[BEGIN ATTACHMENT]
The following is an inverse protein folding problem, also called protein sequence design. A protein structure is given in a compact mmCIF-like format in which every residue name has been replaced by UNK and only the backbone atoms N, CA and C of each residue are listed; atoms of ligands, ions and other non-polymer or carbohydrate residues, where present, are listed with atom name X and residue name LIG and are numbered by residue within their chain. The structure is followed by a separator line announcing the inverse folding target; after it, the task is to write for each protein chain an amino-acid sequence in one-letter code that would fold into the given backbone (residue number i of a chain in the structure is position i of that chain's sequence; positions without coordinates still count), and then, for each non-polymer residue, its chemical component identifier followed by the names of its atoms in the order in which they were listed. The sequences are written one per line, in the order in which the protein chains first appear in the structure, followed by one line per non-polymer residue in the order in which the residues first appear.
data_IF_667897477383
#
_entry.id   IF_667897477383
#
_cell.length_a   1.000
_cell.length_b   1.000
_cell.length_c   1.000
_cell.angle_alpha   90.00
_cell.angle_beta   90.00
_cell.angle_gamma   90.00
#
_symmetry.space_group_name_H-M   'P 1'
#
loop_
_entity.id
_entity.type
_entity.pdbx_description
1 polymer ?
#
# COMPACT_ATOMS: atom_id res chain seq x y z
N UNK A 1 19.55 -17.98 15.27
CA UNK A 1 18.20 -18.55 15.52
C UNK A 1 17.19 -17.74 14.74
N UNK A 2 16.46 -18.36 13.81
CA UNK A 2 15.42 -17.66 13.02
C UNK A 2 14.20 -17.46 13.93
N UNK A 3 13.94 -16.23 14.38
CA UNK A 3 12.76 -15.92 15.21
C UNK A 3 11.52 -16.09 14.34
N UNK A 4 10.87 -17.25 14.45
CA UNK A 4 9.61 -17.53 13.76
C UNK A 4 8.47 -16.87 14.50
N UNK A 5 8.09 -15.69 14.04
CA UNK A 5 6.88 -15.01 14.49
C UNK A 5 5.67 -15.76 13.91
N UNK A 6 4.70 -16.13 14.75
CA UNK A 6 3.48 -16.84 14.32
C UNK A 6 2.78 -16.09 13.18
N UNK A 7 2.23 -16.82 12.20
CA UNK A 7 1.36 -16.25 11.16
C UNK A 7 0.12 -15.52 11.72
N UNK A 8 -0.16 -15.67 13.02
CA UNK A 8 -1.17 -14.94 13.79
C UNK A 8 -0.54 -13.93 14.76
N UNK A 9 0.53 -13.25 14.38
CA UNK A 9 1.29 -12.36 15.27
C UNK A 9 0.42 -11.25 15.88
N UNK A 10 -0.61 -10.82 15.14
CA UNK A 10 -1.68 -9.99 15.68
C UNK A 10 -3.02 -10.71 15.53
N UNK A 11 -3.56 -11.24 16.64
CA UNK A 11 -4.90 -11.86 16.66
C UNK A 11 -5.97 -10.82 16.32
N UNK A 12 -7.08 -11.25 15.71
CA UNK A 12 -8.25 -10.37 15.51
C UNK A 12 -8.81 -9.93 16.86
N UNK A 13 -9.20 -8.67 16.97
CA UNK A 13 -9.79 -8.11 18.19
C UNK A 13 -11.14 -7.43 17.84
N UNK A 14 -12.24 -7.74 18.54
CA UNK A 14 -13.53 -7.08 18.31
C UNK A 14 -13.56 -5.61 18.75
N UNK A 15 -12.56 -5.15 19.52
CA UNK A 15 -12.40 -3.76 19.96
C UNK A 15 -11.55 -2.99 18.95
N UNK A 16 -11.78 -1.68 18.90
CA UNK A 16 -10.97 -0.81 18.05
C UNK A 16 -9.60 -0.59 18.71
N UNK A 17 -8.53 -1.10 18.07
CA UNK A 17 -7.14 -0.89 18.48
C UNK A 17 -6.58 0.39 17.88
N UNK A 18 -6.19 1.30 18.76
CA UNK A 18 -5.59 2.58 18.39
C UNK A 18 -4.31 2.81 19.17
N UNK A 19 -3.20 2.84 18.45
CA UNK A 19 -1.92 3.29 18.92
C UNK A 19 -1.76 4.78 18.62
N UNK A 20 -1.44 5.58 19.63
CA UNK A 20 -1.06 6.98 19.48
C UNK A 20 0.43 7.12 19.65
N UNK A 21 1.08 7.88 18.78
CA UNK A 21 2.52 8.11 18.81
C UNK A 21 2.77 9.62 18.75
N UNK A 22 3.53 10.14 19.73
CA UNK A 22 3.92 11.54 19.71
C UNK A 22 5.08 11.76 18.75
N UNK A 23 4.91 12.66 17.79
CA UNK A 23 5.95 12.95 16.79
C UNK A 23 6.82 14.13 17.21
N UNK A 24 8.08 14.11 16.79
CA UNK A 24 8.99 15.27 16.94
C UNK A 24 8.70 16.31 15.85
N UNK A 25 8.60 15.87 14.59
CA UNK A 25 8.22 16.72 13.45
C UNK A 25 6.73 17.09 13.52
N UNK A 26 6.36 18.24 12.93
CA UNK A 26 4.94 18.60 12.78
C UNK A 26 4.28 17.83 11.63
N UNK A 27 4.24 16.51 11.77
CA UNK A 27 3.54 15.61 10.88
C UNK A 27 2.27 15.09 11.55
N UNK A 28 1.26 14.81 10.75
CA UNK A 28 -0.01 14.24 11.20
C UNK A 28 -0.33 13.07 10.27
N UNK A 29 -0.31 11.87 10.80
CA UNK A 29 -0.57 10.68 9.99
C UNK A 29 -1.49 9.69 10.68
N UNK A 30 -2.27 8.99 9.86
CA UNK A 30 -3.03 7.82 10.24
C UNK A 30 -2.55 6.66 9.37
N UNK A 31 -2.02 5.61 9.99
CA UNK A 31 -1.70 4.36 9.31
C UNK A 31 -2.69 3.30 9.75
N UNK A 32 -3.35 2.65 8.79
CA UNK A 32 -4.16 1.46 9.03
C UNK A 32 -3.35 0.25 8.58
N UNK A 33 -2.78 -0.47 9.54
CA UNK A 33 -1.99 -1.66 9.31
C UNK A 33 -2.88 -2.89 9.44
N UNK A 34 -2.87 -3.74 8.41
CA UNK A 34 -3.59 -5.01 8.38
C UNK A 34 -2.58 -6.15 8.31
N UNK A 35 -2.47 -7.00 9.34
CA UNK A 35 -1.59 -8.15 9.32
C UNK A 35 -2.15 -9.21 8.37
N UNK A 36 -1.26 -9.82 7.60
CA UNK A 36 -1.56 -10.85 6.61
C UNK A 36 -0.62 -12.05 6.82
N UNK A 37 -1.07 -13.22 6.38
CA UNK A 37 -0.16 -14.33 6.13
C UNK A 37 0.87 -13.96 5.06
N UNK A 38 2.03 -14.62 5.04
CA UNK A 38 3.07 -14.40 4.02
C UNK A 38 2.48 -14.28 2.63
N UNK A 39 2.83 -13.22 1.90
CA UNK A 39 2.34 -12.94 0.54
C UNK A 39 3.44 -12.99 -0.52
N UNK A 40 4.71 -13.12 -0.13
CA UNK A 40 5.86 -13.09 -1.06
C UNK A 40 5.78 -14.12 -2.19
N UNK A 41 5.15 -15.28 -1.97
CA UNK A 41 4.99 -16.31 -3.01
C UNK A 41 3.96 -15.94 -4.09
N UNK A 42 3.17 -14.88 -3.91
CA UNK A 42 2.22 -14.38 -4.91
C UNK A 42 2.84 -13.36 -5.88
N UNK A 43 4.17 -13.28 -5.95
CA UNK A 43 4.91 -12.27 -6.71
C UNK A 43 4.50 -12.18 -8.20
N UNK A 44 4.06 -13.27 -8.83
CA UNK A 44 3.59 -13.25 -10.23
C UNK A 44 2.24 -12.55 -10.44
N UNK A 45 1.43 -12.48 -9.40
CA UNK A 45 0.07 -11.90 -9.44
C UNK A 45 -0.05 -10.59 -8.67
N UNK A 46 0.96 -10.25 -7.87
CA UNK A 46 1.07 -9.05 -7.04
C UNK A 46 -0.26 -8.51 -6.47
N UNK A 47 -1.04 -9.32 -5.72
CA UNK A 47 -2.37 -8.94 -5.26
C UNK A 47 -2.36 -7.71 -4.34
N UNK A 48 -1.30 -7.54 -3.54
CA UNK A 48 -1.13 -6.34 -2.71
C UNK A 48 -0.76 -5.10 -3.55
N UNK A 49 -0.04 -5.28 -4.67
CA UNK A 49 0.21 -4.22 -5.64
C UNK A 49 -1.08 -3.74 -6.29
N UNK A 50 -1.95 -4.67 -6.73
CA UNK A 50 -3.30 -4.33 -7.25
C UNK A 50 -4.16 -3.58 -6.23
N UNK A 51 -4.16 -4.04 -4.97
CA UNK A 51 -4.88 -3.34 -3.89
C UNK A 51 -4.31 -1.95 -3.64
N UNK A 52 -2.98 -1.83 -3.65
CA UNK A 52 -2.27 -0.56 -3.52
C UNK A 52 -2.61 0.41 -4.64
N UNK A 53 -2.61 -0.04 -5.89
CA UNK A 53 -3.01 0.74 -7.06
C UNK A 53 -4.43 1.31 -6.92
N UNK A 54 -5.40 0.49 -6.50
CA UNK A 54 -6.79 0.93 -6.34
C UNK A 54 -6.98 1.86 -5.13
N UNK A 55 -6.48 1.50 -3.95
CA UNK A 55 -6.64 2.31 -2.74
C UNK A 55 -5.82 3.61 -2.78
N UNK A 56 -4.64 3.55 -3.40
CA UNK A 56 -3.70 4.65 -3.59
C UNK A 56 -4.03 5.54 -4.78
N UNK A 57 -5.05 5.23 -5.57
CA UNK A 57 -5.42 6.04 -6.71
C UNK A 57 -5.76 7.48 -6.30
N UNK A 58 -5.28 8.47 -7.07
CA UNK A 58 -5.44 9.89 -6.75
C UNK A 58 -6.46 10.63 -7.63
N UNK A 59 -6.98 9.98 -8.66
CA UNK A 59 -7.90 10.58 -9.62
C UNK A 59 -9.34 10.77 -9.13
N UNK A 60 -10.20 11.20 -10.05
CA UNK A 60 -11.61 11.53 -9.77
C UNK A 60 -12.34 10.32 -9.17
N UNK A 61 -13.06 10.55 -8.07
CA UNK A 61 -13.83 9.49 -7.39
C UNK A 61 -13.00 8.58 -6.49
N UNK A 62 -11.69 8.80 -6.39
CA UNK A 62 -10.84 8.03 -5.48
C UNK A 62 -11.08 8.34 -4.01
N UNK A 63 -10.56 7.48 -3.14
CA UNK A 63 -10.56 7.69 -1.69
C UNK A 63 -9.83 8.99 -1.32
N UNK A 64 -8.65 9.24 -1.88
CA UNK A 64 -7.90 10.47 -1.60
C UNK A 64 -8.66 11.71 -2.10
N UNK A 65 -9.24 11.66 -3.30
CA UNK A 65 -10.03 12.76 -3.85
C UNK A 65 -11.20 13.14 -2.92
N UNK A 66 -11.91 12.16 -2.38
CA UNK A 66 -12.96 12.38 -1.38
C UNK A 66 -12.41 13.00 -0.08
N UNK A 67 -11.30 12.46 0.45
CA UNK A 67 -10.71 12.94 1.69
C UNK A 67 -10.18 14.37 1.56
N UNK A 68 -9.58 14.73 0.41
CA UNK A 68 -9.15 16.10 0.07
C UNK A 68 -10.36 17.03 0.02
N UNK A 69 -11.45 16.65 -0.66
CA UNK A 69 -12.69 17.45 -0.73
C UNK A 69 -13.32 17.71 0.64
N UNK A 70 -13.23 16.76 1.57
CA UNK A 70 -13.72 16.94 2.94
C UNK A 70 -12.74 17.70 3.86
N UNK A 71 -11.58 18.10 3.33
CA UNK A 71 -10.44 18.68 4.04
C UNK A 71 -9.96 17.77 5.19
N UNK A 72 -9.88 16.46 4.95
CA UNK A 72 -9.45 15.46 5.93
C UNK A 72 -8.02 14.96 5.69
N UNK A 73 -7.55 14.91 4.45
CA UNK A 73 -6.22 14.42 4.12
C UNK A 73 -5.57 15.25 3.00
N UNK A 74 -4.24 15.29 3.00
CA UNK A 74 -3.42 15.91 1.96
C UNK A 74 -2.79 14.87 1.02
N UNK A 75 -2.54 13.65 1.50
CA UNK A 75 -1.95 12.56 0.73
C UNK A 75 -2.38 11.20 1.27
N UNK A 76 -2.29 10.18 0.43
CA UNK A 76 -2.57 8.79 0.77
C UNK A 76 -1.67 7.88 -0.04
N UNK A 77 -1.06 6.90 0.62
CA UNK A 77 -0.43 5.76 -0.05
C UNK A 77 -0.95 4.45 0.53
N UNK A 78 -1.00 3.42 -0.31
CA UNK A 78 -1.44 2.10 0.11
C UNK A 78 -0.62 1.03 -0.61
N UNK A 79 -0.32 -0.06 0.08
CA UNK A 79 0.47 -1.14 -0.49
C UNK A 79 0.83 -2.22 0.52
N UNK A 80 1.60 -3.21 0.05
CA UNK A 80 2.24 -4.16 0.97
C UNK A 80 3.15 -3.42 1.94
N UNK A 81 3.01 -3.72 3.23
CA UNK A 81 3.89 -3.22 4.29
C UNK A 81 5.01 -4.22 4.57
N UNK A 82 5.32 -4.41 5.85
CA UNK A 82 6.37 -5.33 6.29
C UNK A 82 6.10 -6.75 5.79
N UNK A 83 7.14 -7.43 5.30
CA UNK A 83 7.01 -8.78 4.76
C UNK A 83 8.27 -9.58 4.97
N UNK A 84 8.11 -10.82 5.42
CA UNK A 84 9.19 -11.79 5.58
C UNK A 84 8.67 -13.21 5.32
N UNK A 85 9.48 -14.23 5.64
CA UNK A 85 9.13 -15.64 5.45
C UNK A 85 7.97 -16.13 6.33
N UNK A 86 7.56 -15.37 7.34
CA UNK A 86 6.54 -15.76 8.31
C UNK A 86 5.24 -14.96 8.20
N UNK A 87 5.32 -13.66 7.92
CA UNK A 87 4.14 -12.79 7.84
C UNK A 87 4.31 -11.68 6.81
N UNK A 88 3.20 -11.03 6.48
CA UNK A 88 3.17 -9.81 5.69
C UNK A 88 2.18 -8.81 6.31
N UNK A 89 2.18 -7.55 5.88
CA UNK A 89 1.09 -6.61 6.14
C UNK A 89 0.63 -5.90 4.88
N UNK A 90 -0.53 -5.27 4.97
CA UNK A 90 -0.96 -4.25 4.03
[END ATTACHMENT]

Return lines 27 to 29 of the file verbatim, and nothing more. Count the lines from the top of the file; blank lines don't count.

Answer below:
C UNK A 2 14.20 -17.46 13.93
N UNK A 3 13.94 -16.23 14.38
CA UNK A 3 12.76 -15.92 15.21